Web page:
News From CHEST® Physician

Meet the FISH Bowl Finalists


 

CHEST 2019 marked the inaugural FISH Bowl competition for attendees. Inspired by Shark Tank, our kinder, gentler, yet still competitive and cutting-edge FISH Bowl (Furthering Innovation and Science for Health) featured CHEST members disrupting our beliefs about how clinical care and education are performed. As health-care providers, they presented innovative ideas pertaining to education and clinical disease for pulmonary, critical care, and sleep medicine. Six finalists were chosen from dozens of submissions, and three emerged winners! In this limited series, we introduce you to several of them - beginning with finalist Dr. Ernest Chan.

Name: Ernest G. Chan, MD, MPH

Institutional Affiliation: Department of Cardiothoracic Surgery at the University of Pittsburgh Medical Center

Position: PGY-4 Integrated Cardiothoracic Surgery Resident

Brief Summary of Submission:

My innovative idea for the CHEST FISH Bowl Competition 2019 was a device that monitors the use of the incentive spirometry, as well as makes its use interactive with a postoperative surgical patient. Our device would have several modules that monitor the frequency, volume, and quality of each breath. All of the information will be sent to the electronic medical records, so patients can get feedback from the surgical team in real time. There will also be programmable alarms so that we can create unique treatment plans personalized to each patient. All of these functions will ultimately allow us as physicians to study this incentive spirometry better.

1. What inspired your innovation?

What inspired my innovation is the world we live in today. Everything is automated from your toaster oven to self-driving cars. This automation allows for improved adherence and minimization of confounding variables.

2. Who do you think can benefit most from it, and why?

I think the people who would benefit most are the patients. When you are at your most vulnerable state after surgery, it is important to feel like someone is looking after you. Right now with incentive spirometry, you are given the device, someone tells you how to use it one time, and you are supposed to use it correctly. With our device, not only are you constantly reminded of using the device, as well as using correctly, the medical team is being fed these data to ensure what you are doing maximizes the benefits.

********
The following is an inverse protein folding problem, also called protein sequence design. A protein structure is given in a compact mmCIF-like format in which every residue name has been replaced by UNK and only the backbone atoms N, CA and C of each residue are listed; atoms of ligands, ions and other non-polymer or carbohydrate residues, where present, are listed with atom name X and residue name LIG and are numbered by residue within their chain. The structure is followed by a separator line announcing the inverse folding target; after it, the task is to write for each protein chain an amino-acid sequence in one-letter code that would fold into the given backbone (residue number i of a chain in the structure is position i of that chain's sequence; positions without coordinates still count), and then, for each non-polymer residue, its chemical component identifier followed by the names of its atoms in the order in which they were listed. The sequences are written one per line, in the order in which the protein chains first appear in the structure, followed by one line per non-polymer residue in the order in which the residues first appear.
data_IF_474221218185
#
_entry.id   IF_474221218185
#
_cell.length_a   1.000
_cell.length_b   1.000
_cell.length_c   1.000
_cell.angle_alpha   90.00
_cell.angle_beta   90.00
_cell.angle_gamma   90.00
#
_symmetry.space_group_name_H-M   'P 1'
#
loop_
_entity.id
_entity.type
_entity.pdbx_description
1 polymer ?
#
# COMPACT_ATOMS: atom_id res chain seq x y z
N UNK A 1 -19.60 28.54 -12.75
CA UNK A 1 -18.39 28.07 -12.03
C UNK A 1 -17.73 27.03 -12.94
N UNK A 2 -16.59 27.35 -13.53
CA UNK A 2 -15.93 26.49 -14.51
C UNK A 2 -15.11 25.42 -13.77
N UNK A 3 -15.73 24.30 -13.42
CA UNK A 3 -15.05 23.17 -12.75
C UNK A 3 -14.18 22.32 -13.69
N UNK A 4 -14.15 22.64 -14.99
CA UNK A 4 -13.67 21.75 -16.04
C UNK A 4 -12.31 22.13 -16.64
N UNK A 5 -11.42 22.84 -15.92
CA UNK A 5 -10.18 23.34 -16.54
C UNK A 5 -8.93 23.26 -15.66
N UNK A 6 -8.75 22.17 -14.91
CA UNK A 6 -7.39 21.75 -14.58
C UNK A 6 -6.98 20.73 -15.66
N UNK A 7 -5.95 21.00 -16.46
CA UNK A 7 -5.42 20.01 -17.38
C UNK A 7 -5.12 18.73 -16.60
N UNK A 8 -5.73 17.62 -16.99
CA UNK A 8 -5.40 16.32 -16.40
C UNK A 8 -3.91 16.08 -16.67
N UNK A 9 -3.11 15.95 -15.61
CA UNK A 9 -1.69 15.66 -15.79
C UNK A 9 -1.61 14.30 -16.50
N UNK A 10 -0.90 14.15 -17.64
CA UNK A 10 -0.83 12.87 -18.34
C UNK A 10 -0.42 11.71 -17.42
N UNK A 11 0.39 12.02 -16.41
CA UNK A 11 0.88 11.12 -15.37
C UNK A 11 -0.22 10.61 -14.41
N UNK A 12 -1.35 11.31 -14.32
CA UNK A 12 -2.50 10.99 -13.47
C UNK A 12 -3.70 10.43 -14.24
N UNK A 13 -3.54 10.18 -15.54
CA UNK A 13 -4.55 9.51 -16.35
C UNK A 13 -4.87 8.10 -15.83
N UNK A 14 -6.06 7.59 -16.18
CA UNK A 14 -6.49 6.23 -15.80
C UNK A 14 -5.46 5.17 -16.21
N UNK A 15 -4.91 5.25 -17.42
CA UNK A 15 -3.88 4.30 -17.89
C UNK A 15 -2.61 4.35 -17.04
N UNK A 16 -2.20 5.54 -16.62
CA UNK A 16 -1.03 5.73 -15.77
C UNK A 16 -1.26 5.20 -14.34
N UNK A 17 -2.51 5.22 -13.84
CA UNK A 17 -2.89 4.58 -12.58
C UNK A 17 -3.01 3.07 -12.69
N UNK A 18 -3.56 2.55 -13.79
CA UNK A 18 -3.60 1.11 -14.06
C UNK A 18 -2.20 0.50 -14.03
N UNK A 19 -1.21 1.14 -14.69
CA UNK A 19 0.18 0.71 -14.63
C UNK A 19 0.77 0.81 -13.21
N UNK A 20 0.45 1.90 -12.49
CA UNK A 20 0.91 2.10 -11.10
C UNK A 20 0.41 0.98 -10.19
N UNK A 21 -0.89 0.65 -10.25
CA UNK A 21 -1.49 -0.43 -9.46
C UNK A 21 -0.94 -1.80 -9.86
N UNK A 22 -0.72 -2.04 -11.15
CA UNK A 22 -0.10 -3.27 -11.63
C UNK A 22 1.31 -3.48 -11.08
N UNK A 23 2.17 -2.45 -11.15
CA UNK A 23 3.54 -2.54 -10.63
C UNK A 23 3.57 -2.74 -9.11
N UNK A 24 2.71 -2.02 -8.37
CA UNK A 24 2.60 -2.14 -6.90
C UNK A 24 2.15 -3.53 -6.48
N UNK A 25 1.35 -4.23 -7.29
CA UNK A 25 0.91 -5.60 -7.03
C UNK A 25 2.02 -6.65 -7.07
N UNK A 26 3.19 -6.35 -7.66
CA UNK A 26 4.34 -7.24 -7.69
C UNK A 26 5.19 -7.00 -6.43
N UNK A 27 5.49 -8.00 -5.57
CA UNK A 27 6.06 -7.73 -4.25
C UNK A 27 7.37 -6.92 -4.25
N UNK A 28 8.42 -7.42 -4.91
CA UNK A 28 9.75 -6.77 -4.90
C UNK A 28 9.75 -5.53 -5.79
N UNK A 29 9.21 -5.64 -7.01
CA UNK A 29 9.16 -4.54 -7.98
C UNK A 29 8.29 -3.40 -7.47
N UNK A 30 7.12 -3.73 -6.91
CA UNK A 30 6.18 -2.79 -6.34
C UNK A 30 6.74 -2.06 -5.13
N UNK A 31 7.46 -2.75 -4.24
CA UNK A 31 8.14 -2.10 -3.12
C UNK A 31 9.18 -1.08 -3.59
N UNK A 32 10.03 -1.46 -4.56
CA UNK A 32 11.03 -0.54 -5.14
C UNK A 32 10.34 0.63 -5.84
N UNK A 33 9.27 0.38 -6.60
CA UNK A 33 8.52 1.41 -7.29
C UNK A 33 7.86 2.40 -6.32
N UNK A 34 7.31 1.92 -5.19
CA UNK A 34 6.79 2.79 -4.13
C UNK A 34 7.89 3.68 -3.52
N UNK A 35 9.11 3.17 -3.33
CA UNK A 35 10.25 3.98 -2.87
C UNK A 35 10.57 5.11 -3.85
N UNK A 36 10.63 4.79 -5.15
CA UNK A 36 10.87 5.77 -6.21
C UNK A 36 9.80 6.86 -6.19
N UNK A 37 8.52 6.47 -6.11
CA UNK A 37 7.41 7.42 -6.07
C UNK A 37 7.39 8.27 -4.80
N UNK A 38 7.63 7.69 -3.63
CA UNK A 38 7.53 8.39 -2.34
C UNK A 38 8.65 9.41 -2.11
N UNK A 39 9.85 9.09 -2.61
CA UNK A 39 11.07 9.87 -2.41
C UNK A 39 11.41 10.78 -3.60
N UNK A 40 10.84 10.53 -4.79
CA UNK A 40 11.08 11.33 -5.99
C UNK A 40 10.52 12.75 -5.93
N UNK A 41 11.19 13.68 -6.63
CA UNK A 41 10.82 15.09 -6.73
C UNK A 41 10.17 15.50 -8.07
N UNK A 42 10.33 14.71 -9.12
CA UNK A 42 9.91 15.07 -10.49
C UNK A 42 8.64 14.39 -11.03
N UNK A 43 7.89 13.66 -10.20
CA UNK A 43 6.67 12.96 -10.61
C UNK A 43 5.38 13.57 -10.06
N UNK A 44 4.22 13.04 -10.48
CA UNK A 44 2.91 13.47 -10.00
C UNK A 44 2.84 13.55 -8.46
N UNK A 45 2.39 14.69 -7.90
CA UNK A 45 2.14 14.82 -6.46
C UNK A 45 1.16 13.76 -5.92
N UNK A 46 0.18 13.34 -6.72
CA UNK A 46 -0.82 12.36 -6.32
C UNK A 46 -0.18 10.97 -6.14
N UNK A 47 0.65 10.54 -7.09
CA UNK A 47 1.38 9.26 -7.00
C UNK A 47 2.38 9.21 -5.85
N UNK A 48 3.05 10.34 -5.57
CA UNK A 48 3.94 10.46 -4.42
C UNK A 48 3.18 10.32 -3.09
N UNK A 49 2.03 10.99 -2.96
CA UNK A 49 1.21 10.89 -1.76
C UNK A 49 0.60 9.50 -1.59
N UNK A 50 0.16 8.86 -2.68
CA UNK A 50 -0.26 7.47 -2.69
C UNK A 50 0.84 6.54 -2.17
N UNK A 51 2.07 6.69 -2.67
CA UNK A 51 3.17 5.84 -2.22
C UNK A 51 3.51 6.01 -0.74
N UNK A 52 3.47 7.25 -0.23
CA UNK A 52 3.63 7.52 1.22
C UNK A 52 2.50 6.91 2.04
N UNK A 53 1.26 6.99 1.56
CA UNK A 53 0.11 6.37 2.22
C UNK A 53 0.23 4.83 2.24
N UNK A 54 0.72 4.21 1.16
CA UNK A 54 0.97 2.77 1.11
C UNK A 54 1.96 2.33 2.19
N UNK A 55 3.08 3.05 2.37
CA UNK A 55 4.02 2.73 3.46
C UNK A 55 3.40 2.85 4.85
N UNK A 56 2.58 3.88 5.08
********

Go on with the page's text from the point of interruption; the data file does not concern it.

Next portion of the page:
3. What do you see as challenges to your innovation gaining widespread acceptance? How can they be overcome?

I think the initial challenge will be the acceptance in spending more money. Physiologically and scientifically, the use of the incentive spirometry should help decrease postoperative pulmonary complications, but the current data are controversial, at best. I think that if we can show improvement in these postoperative complications, taking on extra upfront cost in investing in our device will ultimately pay off in the end.

4. Why was it meaningful for you to emerge as a finalist in FISH Bowl 2019?

I believe CHEST to be one of if not the most premiere medical organizations in the world. To become a finalist in the inaugural FISH Bowl Competition is a complete honor. Throughout every CHEST annual conference, there is innovation in every corner and every presentation. I hope that becoming a finalist at the FISH Bowl competition is just the first in my participation with CHEST.

5. What future do you envision for your innovation beyond FISH Bowl 2019?

I hope that my innovation will inspire young thinkers to look at any medical device/procedure/protocol and say, “How can I apply technology to this to make this better/safer/more efficient?” Because the future generations are exposed at the youngest of ages to technology that is exponentially getting better each day, they will be the ones to come up with the greatest of ideas.

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